Evolution is an obvious theme, where humanity’s current controversy regarding the topic is reflected among the alien species who accuse humanity of heresy for claiming natural evolution in a galaxy where every race has an uplift patron, with the exception of the ancient and godlike Progenitors. Manipulated genetic sapience is the norm for most races, and even humanity is puzzled by its own enigmatic rise to wisdom and awareness. Still, Brin shares some strange ideas about evolution, particularly de-evolution, wherein the newest uplifted species’ tend to revert to atavistic, primal behaviors when under stress, or as a result of misguided genetic modifications. Sure, we’ve all seen that primitive-looking dude on the street, but he’s just having a bad hair day. Evolution can’t possibly be that unstable.
Other important themes include racism and race relations, as resentment from the indentured uplifted species builds and chafes between characters of differing statuses. Uplifted species must work as “client” species to the “patron” race, until full sapience is achieved within several centuries. The Streaker may be led by a dolphin captain and a dolphin crew, but rumors of “secret orders” from Earth’s human leaders dwell in the subtext of all work-related interchanges. Dissatisfaction and mutinous threats rumble beneath the context, embedding the tale with a savagery usually reserved for horror novels. (The most riveting and vicious fight scene I’ve read in ages occurred in the latter half of this novel—between dolphins, of course.)
That savagery, along with the sexuality in Startide might be problematic for young readers. Nothing is explicit or gratuitous, and Brin stays true to his world by exploring all natural potentialities, including what might happen when Earth is populated by more than one sapient species— interspecies sex, of course. Sex scenes go no further than foreplay, but occur between two dolphins, two human clones with psi-ability (psi-sex!), a cringe-inducing flirtation between a dolphin and a human, and (egads!) a threesome between a human male, human female, and a male dolphin. In actuality, I think adults may struggle with these scenes more than children, who are likely to find it perfectly natural for a human to feel attracted to a talking dolphin.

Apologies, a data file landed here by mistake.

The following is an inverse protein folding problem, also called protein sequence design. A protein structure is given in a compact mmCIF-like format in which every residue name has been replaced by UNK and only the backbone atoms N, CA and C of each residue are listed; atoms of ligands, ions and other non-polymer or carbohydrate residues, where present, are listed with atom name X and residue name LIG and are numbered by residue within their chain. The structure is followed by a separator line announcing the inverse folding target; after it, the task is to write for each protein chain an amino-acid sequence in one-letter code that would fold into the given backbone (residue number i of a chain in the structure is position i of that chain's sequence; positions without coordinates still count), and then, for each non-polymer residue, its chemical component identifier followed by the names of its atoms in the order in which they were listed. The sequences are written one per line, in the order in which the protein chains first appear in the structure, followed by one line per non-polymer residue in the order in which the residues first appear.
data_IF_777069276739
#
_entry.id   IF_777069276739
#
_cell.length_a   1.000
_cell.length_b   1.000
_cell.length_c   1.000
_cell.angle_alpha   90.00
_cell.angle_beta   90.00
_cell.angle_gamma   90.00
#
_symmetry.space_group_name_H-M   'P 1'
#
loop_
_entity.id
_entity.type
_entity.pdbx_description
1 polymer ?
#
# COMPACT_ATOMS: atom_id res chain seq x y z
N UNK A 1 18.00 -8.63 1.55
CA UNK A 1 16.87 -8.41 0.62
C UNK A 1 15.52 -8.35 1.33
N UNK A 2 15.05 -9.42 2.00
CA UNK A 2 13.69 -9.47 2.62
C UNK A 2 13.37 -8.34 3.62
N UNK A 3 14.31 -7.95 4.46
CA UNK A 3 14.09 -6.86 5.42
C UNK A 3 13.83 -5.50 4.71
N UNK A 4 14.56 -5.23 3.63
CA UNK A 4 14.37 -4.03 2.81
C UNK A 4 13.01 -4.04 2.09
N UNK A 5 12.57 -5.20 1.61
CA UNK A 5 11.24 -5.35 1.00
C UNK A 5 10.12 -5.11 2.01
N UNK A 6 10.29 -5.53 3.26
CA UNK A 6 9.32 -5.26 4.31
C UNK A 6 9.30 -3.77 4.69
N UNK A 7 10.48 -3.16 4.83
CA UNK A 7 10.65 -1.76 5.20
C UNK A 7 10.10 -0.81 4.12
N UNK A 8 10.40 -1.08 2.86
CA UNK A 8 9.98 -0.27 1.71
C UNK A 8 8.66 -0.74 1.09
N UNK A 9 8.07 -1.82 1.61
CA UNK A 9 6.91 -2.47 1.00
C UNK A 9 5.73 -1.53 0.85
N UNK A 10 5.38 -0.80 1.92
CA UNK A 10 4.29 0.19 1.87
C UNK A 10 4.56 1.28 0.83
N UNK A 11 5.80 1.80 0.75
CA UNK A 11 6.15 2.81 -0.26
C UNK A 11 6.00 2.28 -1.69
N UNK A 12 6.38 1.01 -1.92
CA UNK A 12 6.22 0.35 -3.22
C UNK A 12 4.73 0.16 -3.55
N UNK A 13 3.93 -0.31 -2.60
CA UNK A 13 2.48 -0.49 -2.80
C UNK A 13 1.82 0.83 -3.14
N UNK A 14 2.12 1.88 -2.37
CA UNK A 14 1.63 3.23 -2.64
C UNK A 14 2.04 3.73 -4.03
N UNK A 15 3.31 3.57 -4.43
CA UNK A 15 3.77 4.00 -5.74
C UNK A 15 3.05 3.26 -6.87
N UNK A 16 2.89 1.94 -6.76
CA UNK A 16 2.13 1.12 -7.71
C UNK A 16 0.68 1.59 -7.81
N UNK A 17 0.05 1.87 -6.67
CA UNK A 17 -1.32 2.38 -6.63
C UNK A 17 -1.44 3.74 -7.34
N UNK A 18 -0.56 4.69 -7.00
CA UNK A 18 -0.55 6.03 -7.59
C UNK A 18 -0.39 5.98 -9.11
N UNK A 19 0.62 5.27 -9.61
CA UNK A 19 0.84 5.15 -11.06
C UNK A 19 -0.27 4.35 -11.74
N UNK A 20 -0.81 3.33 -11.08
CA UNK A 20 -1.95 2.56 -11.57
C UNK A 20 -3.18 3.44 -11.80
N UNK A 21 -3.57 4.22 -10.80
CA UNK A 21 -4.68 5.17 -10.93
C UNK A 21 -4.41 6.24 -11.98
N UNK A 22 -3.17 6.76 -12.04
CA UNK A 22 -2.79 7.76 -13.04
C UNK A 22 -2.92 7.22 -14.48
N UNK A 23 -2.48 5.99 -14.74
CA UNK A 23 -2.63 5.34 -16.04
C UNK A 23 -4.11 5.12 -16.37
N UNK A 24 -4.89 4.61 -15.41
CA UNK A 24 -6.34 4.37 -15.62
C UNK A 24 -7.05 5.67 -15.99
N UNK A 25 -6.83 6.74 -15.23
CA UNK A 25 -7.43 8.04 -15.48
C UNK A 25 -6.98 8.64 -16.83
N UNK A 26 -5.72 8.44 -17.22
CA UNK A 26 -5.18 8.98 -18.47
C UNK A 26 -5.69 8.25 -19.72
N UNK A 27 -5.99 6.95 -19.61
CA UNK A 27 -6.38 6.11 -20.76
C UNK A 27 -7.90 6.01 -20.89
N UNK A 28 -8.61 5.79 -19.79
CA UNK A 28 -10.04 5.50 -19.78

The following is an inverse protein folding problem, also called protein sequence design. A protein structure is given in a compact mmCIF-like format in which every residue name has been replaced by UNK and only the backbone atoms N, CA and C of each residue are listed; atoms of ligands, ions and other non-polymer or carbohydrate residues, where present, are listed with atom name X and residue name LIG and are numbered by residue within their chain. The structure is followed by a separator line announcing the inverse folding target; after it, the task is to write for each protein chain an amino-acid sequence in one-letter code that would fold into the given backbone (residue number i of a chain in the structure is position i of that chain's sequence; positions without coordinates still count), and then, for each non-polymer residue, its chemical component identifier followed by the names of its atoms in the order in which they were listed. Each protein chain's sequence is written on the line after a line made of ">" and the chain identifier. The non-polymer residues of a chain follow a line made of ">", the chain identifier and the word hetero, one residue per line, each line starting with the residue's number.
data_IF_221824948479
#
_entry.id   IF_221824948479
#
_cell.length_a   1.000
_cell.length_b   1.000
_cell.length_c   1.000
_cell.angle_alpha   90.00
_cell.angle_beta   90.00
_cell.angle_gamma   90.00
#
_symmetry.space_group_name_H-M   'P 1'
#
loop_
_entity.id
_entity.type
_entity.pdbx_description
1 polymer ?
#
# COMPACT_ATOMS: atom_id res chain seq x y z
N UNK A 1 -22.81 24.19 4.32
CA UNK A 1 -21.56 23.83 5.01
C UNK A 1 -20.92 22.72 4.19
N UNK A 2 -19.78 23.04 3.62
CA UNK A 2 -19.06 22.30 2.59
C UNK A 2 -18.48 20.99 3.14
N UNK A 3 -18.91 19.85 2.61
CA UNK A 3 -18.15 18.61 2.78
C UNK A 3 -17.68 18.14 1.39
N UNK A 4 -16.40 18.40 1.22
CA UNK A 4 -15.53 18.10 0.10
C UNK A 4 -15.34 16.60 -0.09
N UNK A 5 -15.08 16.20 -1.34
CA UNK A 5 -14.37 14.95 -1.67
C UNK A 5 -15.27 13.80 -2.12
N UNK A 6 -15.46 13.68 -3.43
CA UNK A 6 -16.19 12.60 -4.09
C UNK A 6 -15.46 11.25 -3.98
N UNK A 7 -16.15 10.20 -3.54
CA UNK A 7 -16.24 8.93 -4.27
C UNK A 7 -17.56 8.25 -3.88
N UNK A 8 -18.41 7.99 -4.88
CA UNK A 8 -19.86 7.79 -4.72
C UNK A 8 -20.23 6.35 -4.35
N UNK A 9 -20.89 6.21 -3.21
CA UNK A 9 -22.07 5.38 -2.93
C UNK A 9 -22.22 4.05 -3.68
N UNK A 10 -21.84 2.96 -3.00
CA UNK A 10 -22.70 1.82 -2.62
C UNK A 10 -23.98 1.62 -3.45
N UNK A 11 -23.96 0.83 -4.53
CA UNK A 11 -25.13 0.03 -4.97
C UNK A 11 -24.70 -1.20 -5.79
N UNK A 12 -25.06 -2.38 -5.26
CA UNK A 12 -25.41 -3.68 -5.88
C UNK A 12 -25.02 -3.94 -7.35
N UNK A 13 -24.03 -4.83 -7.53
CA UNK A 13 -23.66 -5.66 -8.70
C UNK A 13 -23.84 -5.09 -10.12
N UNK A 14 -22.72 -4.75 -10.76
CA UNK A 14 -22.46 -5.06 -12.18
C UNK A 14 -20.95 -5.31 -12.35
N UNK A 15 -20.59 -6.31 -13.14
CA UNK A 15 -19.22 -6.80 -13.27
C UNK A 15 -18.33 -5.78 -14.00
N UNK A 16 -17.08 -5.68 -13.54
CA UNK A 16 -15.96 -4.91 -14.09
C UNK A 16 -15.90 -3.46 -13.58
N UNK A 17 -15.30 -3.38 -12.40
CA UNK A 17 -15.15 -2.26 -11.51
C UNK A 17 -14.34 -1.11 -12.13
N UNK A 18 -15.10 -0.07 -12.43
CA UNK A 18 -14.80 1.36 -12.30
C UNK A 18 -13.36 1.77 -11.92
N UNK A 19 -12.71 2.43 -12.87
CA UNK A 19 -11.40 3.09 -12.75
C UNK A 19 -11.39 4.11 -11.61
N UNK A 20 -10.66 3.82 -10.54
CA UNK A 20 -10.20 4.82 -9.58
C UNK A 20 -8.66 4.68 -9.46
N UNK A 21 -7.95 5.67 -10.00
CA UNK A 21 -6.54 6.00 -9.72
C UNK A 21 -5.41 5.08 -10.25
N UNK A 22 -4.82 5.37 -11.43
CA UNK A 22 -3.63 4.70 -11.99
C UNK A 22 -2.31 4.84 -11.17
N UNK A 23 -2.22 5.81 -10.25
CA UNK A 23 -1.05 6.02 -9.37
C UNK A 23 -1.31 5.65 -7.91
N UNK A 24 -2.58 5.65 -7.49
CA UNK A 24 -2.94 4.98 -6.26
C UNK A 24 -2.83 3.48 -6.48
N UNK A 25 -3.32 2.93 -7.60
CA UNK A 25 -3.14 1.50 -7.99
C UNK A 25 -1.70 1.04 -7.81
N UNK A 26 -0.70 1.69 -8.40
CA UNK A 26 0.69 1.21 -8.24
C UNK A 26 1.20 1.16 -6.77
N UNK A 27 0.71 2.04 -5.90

Brin demonstrates world-building artistry as Earth’s induction into the great Milky Way of 2489 C.E. is fully-fleshed, but well-parsed. There are no infodumps here, and an impatient reader may give up before Brin answers the many questions his world inspires. But don’t despair! Brin saves his clarifications for when they best serve the story, so that psi-bomb may not be fully elaborated until the very end. Still, fuzzy corners remain, particularly where other alien races are concerned, but one can expect that many of these races are revisited in other books of the series.
On the surface, Startide Rising may seem like a children’s space opera starring anthropomorphic dolphins, but it’s much deeper than that. It’s a classic, character-driven space opera that posits compelling scientific advances, overlaid with commentary about the human (and chimp, and dolphin) condition. Like a good character drama, it has a slow hook, designed to introduce characters slowly, then expose their raw nerves through interactions with one another. Like the aqua-metallic plantlife of Kithrup, it won’t grip you until the very end, but then it might not let go.
That said, I didn’t fall in love with the book. Despite the sex and savagery, this book would be best enjoyed by the tween crowd, or as a parceled bedtime story for the younger kiddos.
*Startide Rising is book #2 of Brin’s Uplift series. A cursory glance at reviews suggests the first novel, 1980’s Sundiver to be a weak and unnecessary prologue to its acclaimed sequel.